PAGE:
New Visa Program Invites More High-Skilled Foreign Workers to Canada

June 20, 2017



Back in November, we wrote about some proposed changes to Canada’s immigration policy that might have big implications for the Supply Chain industry in the great white north. In short, the government announced an increase in overall immigration levels, as well as a renewed focus on attracting high-skilled immigrant workers in high-growth areas such as STEM (Science, Technology, Engineering, and Math).

As a recruitment blog following Supply Chain and its highly analytical sub-disciplines of Logistics, Procurement, Demand Planning, and others, we’re interested in this development because of its implications for the talent picture in the industry. We’re feeling the looming effects talent deficit in the field, and one way to overcome this is to develop avenues to attract international talent.

Now, the government has unveiled a new Global Skills Visa Program to help companies more efficiently hire high-skilled individuals from overseas. As the Globe and Mail reports, the $7.8 million, 24-month pilot program streamlines the process by which companies can bring high-skilled workers to Canada from overseas for specific contracts. Whereas the process used to take a year, this program allows companies to bring on international workers with specifically-needed skills within two weeks – significantly strengthening Canadian companies’ ability to target international talent.

How does this change the current picture?

Currently, companies aren’t able to hire foreign workers without immigration standing because of some bureaucratic issues. Companies need to prove:

  • That the Canadian economy would benefit directly from a foreign hire’s presence.
  • That no one else already in Canada can do the job.

The latter requirement especially is a major stumbling block for companies (and the recruiters, like us, that they hire to source talent). The reason? It’s really difficult to prove a negative. How can you show that no one else in Canada can do a job without speaking to literally every person in Canada? As a recruitment firm with a boutique structure, it isn’t feasible for us at Argentus, for example, to dedicate resources to being able to prove this – meaning that we’re unable to represent international candidates without immigration standing in Canada. It means we have to turn those candidates away. And for companies who are really struggling to find people with a specific skillset, it makes it almost impossible.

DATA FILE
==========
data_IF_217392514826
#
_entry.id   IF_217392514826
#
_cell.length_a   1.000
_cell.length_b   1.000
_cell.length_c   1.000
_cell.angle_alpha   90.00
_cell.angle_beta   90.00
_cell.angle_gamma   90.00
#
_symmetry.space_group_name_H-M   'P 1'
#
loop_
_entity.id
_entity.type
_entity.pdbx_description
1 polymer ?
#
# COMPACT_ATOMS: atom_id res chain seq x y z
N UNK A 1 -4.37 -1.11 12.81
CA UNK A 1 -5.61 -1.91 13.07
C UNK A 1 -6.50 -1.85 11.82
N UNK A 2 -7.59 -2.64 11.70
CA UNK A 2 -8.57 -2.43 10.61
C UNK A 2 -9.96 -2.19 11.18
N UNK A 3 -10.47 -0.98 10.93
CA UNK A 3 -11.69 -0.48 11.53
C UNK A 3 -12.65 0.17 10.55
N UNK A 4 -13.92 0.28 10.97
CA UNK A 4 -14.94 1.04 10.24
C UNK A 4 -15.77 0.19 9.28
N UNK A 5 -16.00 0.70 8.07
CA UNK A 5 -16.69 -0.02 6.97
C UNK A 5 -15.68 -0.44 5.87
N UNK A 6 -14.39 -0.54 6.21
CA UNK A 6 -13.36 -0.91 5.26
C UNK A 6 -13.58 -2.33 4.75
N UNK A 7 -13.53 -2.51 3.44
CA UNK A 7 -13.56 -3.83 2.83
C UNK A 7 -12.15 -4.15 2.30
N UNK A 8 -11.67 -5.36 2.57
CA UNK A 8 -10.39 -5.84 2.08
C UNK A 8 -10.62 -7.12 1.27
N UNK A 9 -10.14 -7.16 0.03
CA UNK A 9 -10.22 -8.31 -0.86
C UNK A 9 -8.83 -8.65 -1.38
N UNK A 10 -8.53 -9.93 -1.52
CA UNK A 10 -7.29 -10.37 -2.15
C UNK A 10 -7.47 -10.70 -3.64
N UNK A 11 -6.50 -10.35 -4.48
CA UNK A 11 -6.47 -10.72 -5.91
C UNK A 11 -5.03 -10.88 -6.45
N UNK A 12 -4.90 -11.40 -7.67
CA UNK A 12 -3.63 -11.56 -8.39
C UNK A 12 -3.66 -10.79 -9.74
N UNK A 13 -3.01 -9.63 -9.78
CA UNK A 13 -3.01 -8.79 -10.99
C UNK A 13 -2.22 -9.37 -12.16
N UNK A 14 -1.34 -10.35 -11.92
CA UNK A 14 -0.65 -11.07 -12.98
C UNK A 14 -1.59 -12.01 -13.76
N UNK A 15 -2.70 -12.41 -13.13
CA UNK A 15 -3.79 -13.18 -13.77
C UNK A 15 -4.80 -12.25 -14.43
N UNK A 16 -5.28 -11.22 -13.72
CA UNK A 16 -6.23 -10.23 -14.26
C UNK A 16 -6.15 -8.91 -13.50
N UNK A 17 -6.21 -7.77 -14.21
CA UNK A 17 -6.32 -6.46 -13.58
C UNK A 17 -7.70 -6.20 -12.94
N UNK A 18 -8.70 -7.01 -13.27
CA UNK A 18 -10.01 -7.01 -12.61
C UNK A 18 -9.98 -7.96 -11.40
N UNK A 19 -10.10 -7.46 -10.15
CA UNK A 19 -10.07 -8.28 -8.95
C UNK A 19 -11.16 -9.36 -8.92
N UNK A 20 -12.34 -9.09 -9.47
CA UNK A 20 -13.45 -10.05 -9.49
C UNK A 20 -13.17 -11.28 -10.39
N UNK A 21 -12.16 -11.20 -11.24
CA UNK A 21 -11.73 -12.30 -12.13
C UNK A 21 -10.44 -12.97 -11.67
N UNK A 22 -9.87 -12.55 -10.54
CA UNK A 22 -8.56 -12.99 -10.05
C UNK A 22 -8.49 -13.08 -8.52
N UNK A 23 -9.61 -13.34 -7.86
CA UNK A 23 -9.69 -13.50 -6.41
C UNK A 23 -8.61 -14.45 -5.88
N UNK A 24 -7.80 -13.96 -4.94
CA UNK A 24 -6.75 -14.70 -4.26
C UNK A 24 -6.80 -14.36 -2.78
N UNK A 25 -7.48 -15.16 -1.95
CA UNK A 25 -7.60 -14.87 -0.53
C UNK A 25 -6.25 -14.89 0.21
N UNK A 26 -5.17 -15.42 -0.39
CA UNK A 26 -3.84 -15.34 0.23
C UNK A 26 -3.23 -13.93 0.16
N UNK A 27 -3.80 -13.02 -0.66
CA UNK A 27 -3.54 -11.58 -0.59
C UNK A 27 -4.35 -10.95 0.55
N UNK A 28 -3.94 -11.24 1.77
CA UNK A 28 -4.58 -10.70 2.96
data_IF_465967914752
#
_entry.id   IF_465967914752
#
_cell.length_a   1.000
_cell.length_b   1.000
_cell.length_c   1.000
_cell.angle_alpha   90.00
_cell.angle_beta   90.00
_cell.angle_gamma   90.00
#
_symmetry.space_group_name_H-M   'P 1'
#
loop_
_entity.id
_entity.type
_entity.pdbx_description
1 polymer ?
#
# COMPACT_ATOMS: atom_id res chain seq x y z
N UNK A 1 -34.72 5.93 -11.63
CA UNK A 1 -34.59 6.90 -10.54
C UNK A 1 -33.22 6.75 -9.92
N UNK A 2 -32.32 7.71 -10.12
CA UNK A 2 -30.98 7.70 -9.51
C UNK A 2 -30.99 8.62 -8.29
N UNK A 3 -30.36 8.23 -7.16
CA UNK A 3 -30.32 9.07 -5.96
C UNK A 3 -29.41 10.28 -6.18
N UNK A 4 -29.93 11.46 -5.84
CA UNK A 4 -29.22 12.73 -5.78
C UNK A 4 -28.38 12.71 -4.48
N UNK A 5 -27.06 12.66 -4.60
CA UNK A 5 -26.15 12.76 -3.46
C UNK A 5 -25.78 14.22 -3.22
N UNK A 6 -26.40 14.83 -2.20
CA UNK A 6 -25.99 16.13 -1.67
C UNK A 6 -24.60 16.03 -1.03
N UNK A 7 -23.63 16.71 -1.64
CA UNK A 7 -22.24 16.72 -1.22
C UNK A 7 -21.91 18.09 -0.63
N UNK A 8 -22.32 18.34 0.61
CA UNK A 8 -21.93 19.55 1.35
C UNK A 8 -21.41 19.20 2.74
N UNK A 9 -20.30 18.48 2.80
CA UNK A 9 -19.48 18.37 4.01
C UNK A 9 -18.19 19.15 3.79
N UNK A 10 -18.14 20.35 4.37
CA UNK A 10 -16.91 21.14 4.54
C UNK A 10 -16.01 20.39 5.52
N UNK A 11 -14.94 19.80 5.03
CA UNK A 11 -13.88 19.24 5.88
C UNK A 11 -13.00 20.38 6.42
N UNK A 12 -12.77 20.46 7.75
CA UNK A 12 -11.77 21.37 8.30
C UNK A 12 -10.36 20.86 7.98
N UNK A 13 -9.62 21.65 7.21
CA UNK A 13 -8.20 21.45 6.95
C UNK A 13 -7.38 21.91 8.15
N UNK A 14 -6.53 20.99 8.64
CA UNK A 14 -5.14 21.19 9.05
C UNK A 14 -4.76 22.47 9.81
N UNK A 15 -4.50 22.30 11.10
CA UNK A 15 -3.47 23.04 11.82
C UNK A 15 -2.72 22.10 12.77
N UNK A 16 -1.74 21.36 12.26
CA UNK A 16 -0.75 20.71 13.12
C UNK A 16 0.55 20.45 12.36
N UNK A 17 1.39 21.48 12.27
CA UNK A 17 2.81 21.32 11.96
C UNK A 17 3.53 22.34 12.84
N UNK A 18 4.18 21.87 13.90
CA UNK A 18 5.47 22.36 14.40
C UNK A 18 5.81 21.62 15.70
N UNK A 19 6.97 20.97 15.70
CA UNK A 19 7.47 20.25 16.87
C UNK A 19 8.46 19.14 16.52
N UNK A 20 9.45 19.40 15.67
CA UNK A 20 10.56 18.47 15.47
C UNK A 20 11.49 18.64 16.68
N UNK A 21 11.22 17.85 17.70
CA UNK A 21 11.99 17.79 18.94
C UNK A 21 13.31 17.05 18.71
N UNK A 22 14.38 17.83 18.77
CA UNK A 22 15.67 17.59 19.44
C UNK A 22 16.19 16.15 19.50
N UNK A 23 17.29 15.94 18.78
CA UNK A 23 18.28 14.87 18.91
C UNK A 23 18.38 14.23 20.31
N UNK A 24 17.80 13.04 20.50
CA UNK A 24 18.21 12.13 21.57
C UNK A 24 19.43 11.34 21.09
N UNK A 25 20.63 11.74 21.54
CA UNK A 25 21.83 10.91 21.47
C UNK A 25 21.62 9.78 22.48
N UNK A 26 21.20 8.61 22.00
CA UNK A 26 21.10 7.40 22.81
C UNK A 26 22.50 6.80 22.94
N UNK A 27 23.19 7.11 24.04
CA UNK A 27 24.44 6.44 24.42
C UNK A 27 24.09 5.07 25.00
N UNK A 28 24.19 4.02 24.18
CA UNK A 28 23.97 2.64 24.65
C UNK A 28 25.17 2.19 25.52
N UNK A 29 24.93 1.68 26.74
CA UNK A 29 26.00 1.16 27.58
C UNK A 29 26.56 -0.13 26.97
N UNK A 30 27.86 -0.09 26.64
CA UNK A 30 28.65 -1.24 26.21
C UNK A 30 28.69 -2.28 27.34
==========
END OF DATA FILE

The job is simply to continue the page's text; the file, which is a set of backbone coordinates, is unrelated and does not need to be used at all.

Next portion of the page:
Now, companies with a certain level of growth can participate in this streamlined Visa process, for $1000 per Visa and two weeks of turnaround time – which means that our clients can potentially hire us to source international talent to go alongside Canadian candidates that we might represent. Anticipating criticism that the program will prioritize international candidates over those already in Canada, the Globe quoted a partner at Toronto immigration law firm Green & Spiegal as saying “ultimately Canadian jobs come first, and an employer obviously won’t go outside of Canada if they don’t have to – it’s extra work and extra cost for them.” Which, in our experience, is true. But sometimes you need to find international talent.

The new program stands to be useful for tech firms, but we’re wondering if some especially nimble companies will take advantage to bring on Procurement and Supply Chain talent – for example individuals with significant overseas manufacturing experience, or ties to the deep networks of suppliers needed to succeed in an industry like Consumer electronics. Maybe this new program is one step to solving the Canadian talent squeeze in Supply Chain, while also making it easier for high-skilled people to find a life in Canada.

When we talk about the talent deficit in Supply Chain and its related issues, there’s a caveat we always make sure to include: we understand that even if there’s a broad-based shortage of people with the right skills, that doesn’t mean that every skilled individual will be able to get a job. We recognize that there are a good number of skilled Supply Chain professionals out there who haven’t had luck in the job market, and that these people might not appreciate calls to bring in more foreign workers. Every individual circumstance is different, but on a broad level, many in the business community agree that bringing in high-skilled individuals will help plug the emerging talent gaps in our labour market.

But what do you think? Let us know in the comments whether you agree that the new Global Skills Visa Program will have impact on the talent picture for Supply Chain Management in Canada.  

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